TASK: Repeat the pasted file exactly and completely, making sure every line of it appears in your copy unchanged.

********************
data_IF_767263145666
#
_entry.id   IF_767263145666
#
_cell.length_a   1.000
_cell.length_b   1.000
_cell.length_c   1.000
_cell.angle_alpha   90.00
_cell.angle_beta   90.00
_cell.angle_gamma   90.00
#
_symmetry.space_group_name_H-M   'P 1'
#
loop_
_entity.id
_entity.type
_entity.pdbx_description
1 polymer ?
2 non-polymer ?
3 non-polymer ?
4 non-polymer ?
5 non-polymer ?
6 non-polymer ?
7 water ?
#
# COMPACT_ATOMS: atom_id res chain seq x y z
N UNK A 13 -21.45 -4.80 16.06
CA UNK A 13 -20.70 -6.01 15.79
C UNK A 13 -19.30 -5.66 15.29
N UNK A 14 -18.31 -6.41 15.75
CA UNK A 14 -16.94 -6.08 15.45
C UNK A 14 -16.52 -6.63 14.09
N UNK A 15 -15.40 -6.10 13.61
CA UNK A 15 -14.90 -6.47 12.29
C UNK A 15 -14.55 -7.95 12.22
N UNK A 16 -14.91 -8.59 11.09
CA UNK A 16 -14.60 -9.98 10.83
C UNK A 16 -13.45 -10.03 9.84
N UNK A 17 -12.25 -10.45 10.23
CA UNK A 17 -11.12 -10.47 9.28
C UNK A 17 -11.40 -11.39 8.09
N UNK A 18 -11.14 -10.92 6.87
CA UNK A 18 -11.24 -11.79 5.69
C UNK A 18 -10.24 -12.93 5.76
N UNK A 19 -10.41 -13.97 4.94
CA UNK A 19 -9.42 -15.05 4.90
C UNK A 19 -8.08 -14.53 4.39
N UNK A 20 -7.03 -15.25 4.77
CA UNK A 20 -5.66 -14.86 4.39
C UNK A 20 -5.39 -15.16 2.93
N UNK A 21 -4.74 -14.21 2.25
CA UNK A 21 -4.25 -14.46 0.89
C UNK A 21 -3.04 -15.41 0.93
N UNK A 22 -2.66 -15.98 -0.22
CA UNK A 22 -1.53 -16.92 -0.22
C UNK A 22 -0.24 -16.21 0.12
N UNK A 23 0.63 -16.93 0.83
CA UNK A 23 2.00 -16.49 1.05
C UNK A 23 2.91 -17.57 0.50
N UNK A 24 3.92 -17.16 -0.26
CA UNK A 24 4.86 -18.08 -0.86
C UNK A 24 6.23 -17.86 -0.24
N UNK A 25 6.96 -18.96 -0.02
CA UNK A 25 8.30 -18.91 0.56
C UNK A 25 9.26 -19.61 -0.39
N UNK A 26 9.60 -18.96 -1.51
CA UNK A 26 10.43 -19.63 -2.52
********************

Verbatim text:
data_IF_767263145666
#
_entry.id   IF_767263145666
#
_cell.length_a   1.000
_cell.length_b   1.000
_cell.length_c   1.000
_cell.angle_alpha   90.00
_cell.angle_beta   90.00
_cell.angle_gamma   90.00
#
_symmetry.space_group_name_H-M   'P 1'
#
loop_
_entity.id
_entity.type
_entity.pdbx_description
1 polymer ?
2 non-polymer ?
3 non-polymer ?
4 non-polymer ?
5 non-polymer ?
6 non-polymer ?
7 water ?
#
# COMPACT_ATOMS: atom_id res chain seq x y z
N UNK A 13 -21.45 -4.80 16.06
CA UNK A 13 -20.70 -6.01 15.79
C UNK A 13 -19.30 -5.66 15.29
N UNK A 14 -18.31 -6.41 15.75
CA UNK A 14 -16.94 -6.08 15.45
C UNK A 14 -16.52 -6.63 14.09
N UNK A 15 -15.40 -6.10 13.61
CA UNK A 15 -14.90 -6.47 12.29
C UNK A 15 -14.55 -7.95 12.22
N UNK A 16 -14.91 -8.59 11.09
CA UNK A 16 -14.60 -9.98 10.83
C UNK A 16 -13.45 -10.03 9.84
N UNK A 17 -12.25 -10.45 10.23
CA UNK A 17 -11.12 -10.47 9.28
C UNK A 17 -11.40 -11.39 8.09
N UNK A 18 -11.14 -10.92 6.87
CA UNK A 18 -11.24 -11.79 5.69
C UNK A 18 -10.24 -12.93 5.76
N UNK A 19 -10.41 -13.97 4.94
CA UNK A 19 -9.42 -15.05 4.90
C UNK A 19 -8.08 -14.53 4.39
N UNK A 20 -7.03 -15.25 4.77
CA UNK A 20 -5.66 -14.86 4.39
C UNK A 20 -5.39 -15.16 2.93
N UNK A 21 -4.74 -14.21 2.25
CA UNK A 21 -4.25 -14.46 0.89
C UNK A 21 -3.04 -15.41 0.93
N UNK A 22 -2.66 -15.98 -0.22
CA UNK A 22 -1.53 -16.92 -0.22
C UNK A 22 -0.24 -16.21 0.12
N UNK A 23 0.63 -16.93 0.83
CA UNK A 23 2.00 -16.49 1.05
C UNK A 23 2.91 -17.57 0.50
N UNK A 24 3.92 -17.16 -0.26
CA UNK A 24 4.86 -18.08 -0.86
C UNK A 24 6.23 -17.86 -0.24
N UNK A 25 6.96 -18.96 -0.02
CA UNK A 25 8.30 -18.91 0.56
C UNK A 25 9.26 -19.61 -0.39
N UNK A 26 9.60 -18.96 -1.51
CA UNK A 26 10.43 -19.63 -2.52